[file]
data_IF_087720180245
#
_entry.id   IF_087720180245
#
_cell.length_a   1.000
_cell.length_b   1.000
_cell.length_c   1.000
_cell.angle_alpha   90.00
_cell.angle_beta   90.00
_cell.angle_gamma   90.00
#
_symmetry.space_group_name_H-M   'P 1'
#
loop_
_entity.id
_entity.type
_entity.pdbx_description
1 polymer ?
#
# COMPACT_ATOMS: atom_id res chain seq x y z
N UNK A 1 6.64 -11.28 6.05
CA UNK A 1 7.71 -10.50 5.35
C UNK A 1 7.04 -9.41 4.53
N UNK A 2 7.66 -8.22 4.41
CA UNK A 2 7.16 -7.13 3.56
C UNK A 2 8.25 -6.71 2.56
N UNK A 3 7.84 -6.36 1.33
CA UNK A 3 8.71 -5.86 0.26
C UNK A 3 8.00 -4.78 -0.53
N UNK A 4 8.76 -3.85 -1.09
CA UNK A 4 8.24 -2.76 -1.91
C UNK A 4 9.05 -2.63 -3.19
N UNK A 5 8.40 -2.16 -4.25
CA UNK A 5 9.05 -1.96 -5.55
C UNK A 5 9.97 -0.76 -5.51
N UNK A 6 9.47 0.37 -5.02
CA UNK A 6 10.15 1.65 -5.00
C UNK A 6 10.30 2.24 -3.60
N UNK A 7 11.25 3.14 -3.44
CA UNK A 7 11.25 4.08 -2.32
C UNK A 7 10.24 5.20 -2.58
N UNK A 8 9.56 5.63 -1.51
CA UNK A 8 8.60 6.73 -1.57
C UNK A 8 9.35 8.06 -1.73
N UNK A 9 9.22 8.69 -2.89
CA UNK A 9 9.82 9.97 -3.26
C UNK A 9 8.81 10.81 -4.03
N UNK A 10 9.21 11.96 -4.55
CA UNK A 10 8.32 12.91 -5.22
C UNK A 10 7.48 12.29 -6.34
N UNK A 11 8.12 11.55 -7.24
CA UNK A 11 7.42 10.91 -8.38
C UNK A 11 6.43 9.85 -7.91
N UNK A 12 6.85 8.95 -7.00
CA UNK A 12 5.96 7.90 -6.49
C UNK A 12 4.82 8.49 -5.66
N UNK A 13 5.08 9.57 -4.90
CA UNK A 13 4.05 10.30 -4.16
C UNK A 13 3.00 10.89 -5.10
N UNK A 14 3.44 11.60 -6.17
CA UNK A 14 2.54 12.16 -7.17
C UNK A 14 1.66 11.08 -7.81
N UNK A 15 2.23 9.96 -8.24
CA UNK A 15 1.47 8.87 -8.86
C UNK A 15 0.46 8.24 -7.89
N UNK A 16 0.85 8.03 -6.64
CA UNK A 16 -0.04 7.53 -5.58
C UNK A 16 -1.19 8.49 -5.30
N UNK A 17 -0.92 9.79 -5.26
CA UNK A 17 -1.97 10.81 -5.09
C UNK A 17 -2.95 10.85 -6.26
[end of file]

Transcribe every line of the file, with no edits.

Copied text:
data_IF_087720180245
#
_entry.id   IF_087720180245
#
_cell.length_a   1.000
_cell.length_b   1.000
_cell.length_c   1.000
_cell.angle_alpha   90.00
_cell.angle_beta   90.00
_cell.angle_gamma   90.00
#
_symmetry.space_group_name_H-M   'P 1'
#
loop_
_entity.id
_entity.type
_entity.pdbx_description
1 polymer ?
#
# COMPACT_ATOMS: atom_id res chain seq x y z
N UNK A 1 6.64 -11.28 6.05
CA UNK A 1 7.71 -10.50 5.35
C UNK A 1 7.04 -9.41 4.53
N UNK A 2 7.66 -8.22 4.41
CA UNK A 2 7.16 -7.13 3.56
C UNK A 2 8.25 -6.71 2.56
N UNK A 3 7.84 -6.36 1.33
CA UNK A 3 8.71 -5.86 0.26
C UNK A 3 8.00 -4.78 -0.53
N UNK A 4 8.76 -3.85 -1.09
CA UNK A 4 8.24 -2.76 -1.91
C UNK A 4 9.05 -2.63 -3.19
N UNK A 5 8.40 -2.16 -4.25
CA UNK A 5 9.05 -1.96 -5.55
C UNK A 5 9.97 -0.76 -5.51
N UNK A 6 9.47 0.37 -5.02
CA UNK A 6 10.15 1.65 -5.00
C UNK A 6 10.30 2.24 -3.60
N UNK A 7 11.25 3.14 -3.44
CA UNK A 7 11.25 4.08 -2.32
C UNK A 7 10.24 5.20 -2.58
N UNK A 8 9.56 5.63 -1.51
CA UNK A 8 8.60 6.73 -1.57
C UNK A 8 9.35 8.06 -1.73
N UNK A 9 9.22 8.69 -2.89
CA UNK A 9 9.82 9.97 -3.26
C UNK A 9 8.81 10.81 -4.03
N UNK A 10 9.21 11.96 -4.55
CA UNK A 10 8.32 12.91 -5.22
C UNK A 10 7.48 12.29 -6.34
N UNK A 11 8.12 11.55 -7.24
CA UNK A 11 7.42 10.91 -8.38
C UNK A 11 6.43 9.85 -7.91
N UNK A 12 6.85 8.95 -7.00
CA UNK A 12 5.96 7.90 -6.49
C UNK A 12 4.82 8.49 -5.66
N UNK A 13 5.08 9.57 -4.90
CA UNK A 13 4.05 10.30 -4.16
C UNK A 13 3.00 10.89 -5.10
N UNK A 14 3.44 11.60 -6.17
CA UNK A 14 2.54 12.16 -7.17
C UNK A 14 1.66 11.08 -7.81
N UNK A 15 2.23 9.96 -8.24
CA UNK A 15 1.47 8.87 -8.86
C UNK A 15 0.46 8.24 -7.89
N UNK A 16 0.85 8.03 -6.64
CA UNK A 16 -0.04 7.53 -5.58
C UNK A 16 -1.19 8.49 -5.30
N UNK A 17 -0.92 9.79 -5.26
CA UNK A 17 -1.97 10.81 -5.09
C UNK A 17 -2.95 10.85 -6.26